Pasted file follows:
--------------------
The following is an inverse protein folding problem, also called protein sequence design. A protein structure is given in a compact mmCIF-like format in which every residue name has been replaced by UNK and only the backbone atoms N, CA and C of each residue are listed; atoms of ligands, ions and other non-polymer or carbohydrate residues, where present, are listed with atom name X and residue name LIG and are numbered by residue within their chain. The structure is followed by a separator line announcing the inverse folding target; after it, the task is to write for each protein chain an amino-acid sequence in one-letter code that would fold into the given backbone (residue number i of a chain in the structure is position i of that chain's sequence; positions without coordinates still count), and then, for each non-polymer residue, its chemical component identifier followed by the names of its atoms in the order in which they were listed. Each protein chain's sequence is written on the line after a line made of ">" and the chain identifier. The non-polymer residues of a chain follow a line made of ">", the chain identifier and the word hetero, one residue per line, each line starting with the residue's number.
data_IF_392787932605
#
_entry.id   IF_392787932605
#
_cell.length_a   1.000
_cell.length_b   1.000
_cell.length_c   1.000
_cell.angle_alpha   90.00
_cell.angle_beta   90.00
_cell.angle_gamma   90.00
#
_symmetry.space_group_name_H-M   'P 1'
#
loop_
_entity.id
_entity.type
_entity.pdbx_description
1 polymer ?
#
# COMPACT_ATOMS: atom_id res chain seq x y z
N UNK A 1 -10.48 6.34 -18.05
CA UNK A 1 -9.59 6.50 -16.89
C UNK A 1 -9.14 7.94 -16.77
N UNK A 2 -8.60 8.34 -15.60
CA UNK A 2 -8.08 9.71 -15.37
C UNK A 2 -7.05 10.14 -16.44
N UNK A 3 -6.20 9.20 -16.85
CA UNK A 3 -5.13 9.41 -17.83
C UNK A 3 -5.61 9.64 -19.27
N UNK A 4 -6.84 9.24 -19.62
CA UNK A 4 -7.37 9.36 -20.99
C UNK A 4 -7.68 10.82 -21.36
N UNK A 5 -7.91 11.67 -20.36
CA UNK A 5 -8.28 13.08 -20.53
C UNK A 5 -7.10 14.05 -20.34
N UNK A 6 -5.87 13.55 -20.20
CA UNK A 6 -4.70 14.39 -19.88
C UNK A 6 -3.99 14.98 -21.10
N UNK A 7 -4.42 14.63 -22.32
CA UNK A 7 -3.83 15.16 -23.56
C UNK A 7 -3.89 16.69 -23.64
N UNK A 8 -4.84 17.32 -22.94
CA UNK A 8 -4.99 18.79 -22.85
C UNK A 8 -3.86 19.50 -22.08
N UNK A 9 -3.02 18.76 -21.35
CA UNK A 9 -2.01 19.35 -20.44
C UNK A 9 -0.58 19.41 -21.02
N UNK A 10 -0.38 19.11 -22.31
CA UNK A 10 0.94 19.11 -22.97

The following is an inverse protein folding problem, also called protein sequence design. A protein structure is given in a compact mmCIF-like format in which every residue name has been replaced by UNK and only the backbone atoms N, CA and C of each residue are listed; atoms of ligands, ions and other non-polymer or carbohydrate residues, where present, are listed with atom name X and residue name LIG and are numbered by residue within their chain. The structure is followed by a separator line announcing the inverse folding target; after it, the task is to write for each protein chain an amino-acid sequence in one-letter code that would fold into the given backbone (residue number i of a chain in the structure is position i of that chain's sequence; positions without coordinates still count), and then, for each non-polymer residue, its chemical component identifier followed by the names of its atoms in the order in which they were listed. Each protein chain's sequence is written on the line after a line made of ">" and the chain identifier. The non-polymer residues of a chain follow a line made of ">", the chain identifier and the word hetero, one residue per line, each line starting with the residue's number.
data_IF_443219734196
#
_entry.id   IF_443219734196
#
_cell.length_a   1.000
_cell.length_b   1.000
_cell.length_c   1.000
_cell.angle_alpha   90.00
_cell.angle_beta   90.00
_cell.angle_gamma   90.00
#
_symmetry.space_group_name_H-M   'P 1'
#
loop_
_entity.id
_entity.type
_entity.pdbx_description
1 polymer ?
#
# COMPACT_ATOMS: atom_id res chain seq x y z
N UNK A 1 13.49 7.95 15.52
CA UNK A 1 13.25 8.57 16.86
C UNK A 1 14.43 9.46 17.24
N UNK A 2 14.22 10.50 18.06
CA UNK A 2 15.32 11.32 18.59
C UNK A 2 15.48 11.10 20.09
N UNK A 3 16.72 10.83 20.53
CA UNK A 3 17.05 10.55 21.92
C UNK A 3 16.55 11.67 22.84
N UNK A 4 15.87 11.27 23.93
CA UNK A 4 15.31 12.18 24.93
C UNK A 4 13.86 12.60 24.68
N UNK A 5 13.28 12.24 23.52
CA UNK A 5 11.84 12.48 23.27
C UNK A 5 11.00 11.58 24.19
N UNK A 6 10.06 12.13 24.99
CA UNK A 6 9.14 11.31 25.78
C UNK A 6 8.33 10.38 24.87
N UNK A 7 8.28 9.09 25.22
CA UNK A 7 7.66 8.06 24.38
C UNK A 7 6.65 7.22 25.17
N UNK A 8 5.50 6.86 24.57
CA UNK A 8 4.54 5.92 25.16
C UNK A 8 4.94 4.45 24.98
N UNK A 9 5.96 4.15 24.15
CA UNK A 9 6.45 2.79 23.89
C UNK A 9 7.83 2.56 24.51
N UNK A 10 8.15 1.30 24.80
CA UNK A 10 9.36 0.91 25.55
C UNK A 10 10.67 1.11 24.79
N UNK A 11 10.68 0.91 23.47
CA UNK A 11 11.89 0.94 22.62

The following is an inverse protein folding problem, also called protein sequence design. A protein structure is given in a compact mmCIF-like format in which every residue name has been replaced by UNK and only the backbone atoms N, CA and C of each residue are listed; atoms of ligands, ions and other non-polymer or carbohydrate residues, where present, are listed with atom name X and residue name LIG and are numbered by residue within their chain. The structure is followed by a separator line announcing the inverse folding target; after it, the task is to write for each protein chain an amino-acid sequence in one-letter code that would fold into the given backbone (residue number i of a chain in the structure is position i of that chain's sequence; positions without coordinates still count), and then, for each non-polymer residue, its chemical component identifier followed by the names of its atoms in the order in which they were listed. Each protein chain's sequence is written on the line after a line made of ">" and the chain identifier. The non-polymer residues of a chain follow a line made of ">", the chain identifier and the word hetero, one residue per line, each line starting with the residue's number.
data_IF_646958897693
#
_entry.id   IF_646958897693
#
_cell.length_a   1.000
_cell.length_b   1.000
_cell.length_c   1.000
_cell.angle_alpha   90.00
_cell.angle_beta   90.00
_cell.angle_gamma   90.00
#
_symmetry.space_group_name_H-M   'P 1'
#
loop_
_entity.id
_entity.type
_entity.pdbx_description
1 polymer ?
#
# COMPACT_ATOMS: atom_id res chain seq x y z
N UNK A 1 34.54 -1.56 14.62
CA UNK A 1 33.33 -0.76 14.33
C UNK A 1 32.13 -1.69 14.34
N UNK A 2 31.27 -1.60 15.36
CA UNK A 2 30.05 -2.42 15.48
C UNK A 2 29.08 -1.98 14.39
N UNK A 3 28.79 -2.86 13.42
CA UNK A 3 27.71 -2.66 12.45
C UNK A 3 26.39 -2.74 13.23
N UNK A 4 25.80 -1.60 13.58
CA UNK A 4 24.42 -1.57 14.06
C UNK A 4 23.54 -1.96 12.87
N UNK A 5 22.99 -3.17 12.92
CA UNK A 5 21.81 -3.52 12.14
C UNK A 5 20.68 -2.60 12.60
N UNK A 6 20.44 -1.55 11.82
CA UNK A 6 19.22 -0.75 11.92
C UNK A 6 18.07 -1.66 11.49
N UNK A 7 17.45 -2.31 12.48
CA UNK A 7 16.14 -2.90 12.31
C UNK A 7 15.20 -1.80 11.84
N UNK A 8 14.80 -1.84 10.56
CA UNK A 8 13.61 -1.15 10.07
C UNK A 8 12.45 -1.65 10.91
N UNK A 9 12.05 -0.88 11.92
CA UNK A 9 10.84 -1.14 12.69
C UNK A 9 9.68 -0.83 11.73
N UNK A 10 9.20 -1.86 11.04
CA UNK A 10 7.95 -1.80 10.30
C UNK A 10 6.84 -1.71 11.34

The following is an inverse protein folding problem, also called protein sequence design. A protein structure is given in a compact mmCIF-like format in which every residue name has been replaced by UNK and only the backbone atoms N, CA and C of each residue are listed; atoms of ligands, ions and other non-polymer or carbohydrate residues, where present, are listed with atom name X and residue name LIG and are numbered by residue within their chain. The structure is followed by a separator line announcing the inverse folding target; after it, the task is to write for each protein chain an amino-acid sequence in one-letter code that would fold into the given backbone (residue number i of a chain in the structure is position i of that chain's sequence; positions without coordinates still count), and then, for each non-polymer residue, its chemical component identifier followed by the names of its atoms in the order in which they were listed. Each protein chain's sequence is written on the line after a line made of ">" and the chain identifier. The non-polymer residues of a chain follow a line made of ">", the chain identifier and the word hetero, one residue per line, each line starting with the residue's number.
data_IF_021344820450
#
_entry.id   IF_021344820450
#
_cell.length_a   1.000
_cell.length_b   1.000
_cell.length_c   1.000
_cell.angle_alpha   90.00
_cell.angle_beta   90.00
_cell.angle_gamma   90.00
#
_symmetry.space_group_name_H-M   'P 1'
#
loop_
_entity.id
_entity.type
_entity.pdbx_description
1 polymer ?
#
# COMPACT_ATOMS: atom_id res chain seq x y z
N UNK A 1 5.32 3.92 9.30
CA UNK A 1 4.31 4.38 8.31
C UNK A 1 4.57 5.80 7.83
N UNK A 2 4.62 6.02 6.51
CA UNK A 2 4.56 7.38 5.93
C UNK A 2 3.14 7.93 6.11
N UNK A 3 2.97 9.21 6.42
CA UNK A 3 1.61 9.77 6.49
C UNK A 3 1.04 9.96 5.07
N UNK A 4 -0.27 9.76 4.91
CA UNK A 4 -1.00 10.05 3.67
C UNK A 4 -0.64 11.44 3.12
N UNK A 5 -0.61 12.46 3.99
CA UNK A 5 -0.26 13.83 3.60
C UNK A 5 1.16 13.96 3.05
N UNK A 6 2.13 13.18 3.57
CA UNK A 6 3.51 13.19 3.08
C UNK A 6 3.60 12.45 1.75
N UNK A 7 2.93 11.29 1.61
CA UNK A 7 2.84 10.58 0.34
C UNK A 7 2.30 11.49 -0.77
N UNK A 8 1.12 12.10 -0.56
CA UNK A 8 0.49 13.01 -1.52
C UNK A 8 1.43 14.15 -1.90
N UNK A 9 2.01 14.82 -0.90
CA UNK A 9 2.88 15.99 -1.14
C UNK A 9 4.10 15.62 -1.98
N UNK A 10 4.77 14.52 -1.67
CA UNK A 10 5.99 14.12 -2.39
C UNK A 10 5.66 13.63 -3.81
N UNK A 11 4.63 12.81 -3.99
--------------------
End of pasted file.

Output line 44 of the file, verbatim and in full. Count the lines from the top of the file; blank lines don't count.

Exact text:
CA UNK A 8 -4.99 18.79 -22.85